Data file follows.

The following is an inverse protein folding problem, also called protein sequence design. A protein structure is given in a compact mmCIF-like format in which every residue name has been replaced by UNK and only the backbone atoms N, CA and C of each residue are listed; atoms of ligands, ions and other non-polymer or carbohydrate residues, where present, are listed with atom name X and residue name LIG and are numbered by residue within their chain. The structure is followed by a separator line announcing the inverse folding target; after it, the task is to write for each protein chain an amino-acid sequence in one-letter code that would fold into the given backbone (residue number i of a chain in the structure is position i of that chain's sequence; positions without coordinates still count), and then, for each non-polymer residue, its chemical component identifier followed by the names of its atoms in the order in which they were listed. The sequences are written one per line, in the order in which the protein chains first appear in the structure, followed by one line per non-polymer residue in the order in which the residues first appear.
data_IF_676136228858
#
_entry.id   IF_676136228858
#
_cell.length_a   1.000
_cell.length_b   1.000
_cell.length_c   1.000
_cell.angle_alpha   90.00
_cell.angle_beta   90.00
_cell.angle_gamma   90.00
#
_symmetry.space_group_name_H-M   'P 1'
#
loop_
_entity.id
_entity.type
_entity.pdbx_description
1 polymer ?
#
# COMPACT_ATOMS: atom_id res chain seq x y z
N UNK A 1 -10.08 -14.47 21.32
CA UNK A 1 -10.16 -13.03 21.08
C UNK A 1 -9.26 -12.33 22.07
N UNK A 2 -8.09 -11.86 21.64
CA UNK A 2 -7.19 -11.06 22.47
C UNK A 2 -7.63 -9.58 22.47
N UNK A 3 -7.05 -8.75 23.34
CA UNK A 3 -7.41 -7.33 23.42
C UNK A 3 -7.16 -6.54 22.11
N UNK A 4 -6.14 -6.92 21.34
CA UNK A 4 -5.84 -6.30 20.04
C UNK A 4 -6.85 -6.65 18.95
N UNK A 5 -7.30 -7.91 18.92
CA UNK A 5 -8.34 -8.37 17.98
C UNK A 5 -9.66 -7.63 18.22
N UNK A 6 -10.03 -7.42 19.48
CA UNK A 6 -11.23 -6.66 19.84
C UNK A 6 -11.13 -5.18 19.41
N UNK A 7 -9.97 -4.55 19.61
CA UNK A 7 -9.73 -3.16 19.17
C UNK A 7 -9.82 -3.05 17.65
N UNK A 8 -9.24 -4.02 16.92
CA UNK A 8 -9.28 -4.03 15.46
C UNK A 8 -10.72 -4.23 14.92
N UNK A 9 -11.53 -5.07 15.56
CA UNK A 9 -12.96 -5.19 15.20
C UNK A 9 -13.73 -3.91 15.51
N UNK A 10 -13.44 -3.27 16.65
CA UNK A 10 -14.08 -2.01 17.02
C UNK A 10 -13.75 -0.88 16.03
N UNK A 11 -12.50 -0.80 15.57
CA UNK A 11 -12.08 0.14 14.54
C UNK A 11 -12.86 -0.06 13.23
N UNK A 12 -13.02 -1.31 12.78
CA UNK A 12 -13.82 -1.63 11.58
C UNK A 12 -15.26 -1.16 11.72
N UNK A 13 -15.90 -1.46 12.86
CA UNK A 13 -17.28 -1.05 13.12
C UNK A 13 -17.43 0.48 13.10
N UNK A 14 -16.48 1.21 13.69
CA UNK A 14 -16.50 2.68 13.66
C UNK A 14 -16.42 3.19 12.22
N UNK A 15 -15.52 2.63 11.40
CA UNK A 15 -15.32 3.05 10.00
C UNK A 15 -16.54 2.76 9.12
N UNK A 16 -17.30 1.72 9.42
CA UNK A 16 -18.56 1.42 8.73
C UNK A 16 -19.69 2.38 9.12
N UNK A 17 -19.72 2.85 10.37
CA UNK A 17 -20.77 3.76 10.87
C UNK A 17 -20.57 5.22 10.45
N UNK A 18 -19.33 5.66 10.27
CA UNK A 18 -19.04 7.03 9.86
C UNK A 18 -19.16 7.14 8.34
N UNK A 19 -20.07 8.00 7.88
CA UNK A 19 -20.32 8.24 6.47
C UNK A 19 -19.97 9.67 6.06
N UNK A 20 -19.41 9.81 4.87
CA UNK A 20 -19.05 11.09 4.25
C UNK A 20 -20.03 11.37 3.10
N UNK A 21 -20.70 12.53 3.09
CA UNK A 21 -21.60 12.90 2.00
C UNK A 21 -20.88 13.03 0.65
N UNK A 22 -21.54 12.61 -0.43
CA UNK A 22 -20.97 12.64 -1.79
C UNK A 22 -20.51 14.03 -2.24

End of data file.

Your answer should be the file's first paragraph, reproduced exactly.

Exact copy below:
The following is an inverse protein folding problem, also called protein sequence design. A protein structure is given in a compact mmCIF-like format in which every residue name has been replaced by UNK and only the backbone atoms N, CA and C of each residue are listed; atoms of ligands, ions and other non-polymer or carbohydrate residues, where present, are listed with atom name X and residue name LIG and are numbered by residue within their chain. The structure is followed by a separator line announcing the inverse folding target; after it, the task is to write for each protein chain an amino-acid sequence in one-letter code that would fold into the given backbone (residue number i of a chain in the structure is position i of that chain's sequence; positions without coordinates still count), and then, for each non-polymer residue, its chemical component identifier followed by the names of its atoms in the order in which they were listed. The sequences are written one per line, in the order in which the protein chains first appear in the structure, followed by one line per non-polymer residue in the order in which the residues first appear.